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State v. William G. Rohrer Inc.

Decided: July 2, 1979.

STATE OF NEW JERSEY, BY THE COMMISSIONER OF TRANSPORTATION, PLAINTIFF-APPELLANT,
v.
WILLIAM G. ROHRER, INC., DEFENDANT-RESPONDENT



On Certification to the Superior Court, Appellate Division, whose opinion is reported at 161 N.J. Super. 561 (1978).

For vacation and remandment -- Chief Justice Hughes and Justices Mountain, Jacobs, Pashman, Clifford, Schreiber and Handler. Opposed -- None. The opinion of the court was delivered by Mountain, J.

Mountain

[80 NJ Page 463] This is a condemnation suit. The State of New Jersey, acting through the Commissioner of Transportation,

initiated proceedings to condemn a portion of defendant's property in order to widen a highway in the City of Camden. The taking included a strip of land and about 10% (31') of the front of a building that faced the highway. The trial court found that the fair market value of the property prior to the taking was $159,000 and that after taking the value of the property, still encumbered with the remnant of the building, was zero. It concluded that the landowner was entitled to the difference, viz., $159,000, plus the cost of demolition, found to be $29,912, less the value of the then remaining vacant land, determined to be $11,400. In accordance with these findings, an award was entered in the sum of $177,512. 145 N.J. Super. 63, 71 (Law Div. 1976). The Appellate Division affirmed. 161 N.J. Super. 561 (App. Div. 1978). We granted the State's petition for certification. 78 N.J. 394 (1978).

The method of valuation here employed followed what is sometimes called the "before and after rule." 4A Nichols, Eminent Domain ยง 14.23 at 14-83 to 14-94 (3rd ed. 1976). This formula requires that the value of the parcel before taking be first determined. Then the value of the remainder after taking is found. Finally the latter is subtracted from the former. The difference will equal fair compensation. Village of South Orange v. Alden Corp., 71 N.J. 362, 367 (1976).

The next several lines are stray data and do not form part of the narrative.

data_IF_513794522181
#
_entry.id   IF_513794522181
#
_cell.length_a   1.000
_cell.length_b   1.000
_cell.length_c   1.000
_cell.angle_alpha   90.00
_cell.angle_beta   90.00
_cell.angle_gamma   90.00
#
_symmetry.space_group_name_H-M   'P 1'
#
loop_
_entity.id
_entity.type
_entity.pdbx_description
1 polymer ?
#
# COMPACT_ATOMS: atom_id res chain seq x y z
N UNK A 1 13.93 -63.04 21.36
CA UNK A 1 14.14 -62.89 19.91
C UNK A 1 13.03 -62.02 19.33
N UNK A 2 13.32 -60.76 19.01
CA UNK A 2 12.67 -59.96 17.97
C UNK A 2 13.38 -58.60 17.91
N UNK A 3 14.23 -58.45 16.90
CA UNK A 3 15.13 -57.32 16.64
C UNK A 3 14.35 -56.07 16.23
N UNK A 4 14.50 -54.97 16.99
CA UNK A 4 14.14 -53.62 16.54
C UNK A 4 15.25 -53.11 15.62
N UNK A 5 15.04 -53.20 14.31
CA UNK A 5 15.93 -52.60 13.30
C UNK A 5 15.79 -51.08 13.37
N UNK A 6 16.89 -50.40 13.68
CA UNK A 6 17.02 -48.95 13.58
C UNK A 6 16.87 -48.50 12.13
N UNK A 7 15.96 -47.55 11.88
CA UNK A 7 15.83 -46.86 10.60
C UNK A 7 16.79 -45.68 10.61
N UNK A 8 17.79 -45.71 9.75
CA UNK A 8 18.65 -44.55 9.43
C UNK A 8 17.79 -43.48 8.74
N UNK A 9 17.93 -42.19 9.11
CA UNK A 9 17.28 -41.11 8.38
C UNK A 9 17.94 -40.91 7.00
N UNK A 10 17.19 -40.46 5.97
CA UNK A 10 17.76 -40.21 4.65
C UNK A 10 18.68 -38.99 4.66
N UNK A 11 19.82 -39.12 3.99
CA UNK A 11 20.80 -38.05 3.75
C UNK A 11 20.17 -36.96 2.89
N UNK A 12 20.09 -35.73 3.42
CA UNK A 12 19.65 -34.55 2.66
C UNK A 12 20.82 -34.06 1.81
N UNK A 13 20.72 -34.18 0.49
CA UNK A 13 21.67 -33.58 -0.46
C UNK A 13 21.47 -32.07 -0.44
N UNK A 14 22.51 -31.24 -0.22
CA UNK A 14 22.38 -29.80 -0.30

The "before taking" value of $159,000 is not seriously challenged here. The trial court further found that the cost of repairing the building would well exceed the fair market value of the premises after restoration. Parenthetically, those factual determinations are amply supported by substantial credible evidence in the record. Hence, the trial court concluded, the after taking value of the property was zero. 145 N.J. Super. at 68.

The court really decided that the taking, although denominated partial, had in fact drained the property of all economic worth. Where such a result can be reasonably foreseen -- as was probably the case here -- it would normally

be the better practice for the public condemnor to undertake to condemn the whole property in the first place. To have done so would have avoided the creation of an "uneconomic remnant" with its accompanying problems.

The State points out that it did not actually require all of the property for the public purpose of widening the highway. It apparently entertained the fear that to take the whole might be unjustifiable as constituting excess condemnation. The argument has, indeed, been made on a number of occasions that to take more property than is absolutely necessary -- excess condemnation -- is beyond the power of the state. But in New Jersey, especially in recent years, both the Legislature and the courts have adopted an extremely liberal and comprehensive interpretation of public use. State v. Davis, 87 N.J. Super. 377, 380 (App. Div. 1965); Essex County v. Hindenlang, 35 N.J. Super. 479, 491 (App. Div. 1955). Relying principally upon New Jersey statutory and case law, one commentator has said:

A taking is considered in the public interest when condemnation of the entire parcel is the least expensive alternative to the condemnor. [ Comment, Excess Condemnation -- to Take or not to Take -- A Functional Analysis, 15 N.Y.L.F. 119, 124-25 (1969)]

This is a concise statement of the pragmatic principle set forth in State v. Buck, 94 N.J. Super. 84 (App. Div. 1967).

[W]hen the State condemns all of a tract except a portion too small to comply with the zoning ordinance, the State must pay not only for what it takes but also for the damage to the remainder. Therefore when, as here, the value of the whole is little more than the value of the major part, it is sound business judgment and in the public interest to take the entire parcel. This avoids the ...


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